I am trying to save time by asking for help. How do I get all my Logos to be combined in one step? Right now when I upload my .SVG file, Glowforge breaks all my logos into 72 individual steps. I don’t know how I did it earlier but I did. I have a project where they are all in 1 step so the laser goes all the way across back and forth to complete each row, not one label logo at a time.
I was hoping someone will know what I have to do. I thought placing them all on the same layer would work. nope.
I can tell you the logo has 2 colors. Red & Black. But when it brings the svg file over, it is all black. I understand that and it’s all good.
Any help on this would be very appreciated.
I assume this is a raster/pixel logo?
So - it’s going to treat each image as an individual operation - as you found out.
A couple of thing you can do:
Bring just one logo into the app and copy paste and it will treat it as one operation (I don’t particularly like this method).
Rasterize the logos together in your design software. You could rasterize the whole sheet of logos together. Or, you could rasterize them in groups, say 1 row all together (which would give you multiple operations, but far fewer operations). Or, just do one row, and then copy paste that in the app (much fewer copy and pastes).
As far as the red coming in as black - it’s converting it to grayscale.
If you are using illustrator a good thing to do will be to go in and take a single logo and expand the layer containing it. Look at each item present and handle the clipping path. ( you can right click and convert it to a path ).
Then look at how many layers are present for your logo and try to combine as many of them as you can. From the image give there does not seem to be many overlapping sections so pathfinding might not be the best tool, but it’s worth a try.
After this take a look at the colors. You mentioned that there are two right now. Are they necessary for your print? Are you having the glowforge do something different for each color? If not consider making the logo all one color.
After you have finished simplifying the logo by removing unnecessary layers and converting your clipping paths to regular paths, then go ahead and group the logo itself and then duplicating it into the grid you have in the image above. When you have that all set then group that layout together.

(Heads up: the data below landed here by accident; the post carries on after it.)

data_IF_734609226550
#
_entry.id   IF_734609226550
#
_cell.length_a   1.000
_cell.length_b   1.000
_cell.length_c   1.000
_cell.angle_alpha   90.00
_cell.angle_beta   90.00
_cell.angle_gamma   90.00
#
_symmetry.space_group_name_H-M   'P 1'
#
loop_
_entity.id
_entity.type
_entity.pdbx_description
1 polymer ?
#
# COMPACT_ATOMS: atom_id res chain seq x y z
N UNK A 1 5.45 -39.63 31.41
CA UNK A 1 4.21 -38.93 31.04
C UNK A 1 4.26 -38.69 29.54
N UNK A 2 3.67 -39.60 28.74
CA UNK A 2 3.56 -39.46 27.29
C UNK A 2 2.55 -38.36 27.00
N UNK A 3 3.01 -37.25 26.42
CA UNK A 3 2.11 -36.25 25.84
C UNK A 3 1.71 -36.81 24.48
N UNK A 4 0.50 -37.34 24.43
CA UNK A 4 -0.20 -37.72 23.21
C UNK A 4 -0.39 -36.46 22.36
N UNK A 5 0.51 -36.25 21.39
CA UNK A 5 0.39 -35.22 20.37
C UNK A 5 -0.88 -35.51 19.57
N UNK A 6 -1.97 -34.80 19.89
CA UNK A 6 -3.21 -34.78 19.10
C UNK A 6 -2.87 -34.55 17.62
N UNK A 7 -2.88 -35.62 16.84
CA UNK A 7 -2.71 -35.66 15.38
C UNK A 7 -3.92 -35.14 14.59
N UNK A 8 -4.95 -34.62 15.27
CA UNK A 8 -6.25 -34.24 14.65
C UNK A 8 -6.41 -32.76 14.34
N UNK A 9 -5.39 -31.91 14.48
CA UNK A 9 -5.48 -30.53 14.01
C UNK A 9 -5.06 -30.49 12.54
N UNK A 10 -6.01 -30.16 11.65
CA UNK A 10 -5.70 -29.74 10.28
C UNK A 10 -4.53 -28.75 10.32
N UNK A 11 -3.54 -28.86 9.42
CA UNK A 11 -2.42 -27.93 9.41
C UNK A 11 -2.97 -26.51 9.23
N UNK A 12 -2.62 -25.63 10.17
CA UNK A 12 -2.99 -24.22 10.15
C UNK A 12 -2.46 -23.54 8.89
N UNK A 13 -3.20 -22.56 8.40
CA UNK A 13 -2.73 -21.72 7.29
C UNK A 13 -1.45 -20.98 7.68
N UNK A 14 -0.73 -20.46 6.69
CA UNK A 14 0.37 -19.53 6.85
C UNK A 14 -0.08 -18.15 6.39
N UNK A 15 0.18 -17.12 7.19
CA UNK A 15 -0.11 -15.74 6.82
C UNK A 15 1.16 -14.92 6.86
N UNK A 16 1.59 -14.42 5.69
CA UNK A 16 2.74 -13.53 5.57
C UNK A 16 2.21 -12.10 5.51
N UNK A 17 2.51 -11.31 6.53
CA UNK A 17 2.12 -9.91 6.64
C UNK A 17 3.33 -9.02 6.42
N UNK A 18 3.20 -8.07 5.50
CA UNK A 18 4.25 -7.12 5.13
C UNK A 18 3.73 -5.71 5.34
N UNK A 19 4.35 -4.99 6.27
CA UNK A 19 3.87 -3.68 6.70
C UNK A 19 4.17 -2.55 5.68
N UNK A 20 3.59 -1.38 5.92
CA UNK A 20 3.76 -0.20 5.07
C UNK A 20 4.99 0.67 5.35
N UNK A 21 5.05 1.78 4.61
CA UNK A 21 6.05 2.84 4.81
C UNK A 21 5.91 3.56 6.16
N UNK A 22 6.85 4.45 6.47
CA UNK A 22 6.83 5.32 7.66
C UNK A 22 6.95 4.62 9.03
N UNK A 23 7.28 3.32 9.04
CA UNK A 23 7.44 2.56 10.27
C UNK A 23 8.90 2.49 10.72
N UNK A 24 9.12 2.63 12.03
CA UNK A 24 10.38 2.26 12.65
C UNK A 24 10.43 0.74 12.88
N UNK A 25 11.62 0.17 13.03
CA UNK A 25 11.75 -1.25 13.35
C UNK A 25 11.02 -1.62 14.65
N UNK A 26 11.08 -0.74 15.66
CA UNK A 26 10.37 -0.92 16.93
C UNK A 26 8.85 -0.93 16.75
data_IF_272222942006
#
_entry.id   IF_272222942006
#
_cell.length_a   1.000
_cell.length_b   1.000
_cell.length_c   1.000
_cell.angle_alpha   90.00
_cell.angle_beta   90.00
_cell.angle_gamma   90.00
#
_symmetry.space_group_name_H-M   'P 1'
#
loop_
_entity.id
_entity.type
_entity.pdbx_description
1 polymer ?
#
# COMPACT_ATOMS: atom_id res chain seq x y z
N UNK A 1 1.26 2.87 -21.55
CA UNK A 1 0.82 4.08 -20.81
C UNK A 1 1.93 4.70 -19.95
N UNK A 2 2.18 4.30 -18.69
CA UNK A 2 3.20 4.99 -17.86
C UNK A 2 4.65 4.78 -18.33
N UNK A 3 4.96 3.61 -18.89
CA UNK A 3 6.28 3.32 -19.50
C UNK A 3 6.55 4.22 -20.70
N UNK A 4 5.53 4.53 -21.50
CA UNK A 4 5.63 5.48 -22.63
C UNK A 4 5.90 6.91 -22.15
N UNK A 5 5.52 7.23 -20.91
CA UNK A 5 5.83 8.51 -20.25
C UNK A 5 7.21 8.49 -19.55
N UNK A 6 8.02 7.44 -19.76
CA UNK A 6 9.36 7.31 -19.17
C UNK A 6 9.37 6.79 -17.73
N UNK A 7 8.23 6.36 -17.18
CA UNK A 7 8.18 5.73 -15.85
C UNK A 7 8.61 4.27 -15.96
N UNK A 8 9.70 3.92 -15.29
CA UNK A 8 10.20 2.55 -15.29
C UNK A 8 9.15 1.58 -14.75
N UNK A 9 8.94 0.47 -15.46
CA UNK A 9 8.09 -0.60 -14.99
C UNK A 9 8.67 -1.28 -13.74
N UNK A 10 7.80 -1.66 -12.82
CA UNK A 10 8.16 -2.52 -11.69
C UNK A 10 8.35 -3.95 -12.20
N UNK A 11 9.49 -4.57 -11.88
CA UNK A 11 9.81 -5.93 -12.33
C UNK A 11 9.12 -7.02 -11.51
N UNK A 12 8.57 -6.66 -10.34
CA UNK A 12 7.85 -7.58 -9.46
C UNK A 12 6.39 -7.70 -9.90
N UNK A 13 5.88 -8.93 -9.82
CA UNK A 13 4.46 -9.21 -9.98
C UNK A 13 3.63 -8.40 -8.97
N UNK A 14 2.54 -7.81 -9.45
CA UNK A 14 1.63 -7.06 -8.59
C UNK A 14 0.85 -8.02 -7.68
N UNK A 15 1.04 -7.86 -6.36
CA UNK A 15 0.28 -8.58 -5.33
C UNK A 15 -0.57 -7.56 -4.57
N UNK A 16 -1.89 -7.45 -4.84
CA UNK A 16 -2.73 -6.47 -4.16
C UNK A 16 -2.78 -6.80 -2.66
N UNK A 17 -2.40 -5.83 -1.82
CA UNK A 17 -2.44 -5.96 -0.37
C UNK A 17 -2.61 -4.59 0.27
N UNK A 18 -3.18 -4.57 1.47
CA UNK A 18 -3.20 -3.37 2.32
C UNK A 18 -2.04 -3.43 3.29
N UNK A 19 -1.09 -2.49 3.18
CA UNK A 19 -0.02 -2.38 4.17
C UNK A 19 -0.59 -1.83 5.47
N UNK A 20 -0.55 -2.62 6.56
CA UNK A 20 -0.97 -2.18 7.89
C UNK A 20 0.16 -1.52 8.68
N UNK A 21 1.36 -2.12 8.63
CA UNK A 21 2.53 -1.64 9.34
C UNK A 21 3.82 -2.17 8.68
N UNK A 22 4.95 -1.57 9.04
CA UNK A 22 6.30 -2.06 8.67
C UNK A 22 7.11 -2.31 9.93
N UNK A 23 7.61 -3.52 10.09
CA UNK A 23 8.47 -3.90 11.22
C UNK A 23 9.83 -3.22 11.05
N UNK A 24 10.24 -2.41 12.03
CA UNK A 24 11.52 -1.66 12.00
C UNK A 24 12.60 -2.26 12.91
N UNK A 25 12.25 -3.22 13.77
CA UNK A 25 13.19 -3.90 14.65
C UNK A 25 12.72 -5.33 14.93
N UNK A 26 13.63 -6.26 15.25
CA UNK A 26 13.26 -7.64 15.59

Export your final artboard as an svg and as a png using the Export As… menu item. Import the png into the glowforge app and see how the glowforge app interprets it. Given that the design is fairly simple this might get you the desired results. If not then try the svg version. If nothing else it should reduce the number of steps that need to happen. In general when things are the same color and in the same layer, I have noticed that the glowforge app tends to group it together in a single step.
I hope this helps.
Couple of other things to mention…if you are planning to cut out around those individually (make tags or something smaller) then you are about a thousand times better off if you include the cut lines in the same file. (And use one less column of tokens.)
Reason is - cut lines included in the original file will align perfectly with the engraving … there is no way to do that easily if you are trying to eyeball it after the fact. So you want to create any cut lines around a single token first. (You might have cut lines in there underneath all of the engraves and i just don’t see them in the screen shot…I’m just letting you know in case they aren’t there.)
You have to use one less column of tokens to give yourself some working room there with the engraving. If a cut line is around an engrave, the GFUI will treat it as one object, and the cut line will fall outside of the engravable area on the bed. You can engrave everything, try to come back and cut it later, and lose two whole columns of tokens at the left and right sides. Never try to fill up a sheet to the very edges of bed cutting and engraving limits. Give yourself some room. You can use the leftover scraps on the side and top later if you want to, in a separate run, by rotating the leftover scrap 90° and sticking it in that way.
I would probably do what the others have recommended…reduce the number of tokens by one column…then
- Take one logo, create a cut line around it, align it, then group it.
- Copy and arrange it as many times as needed, using one less column.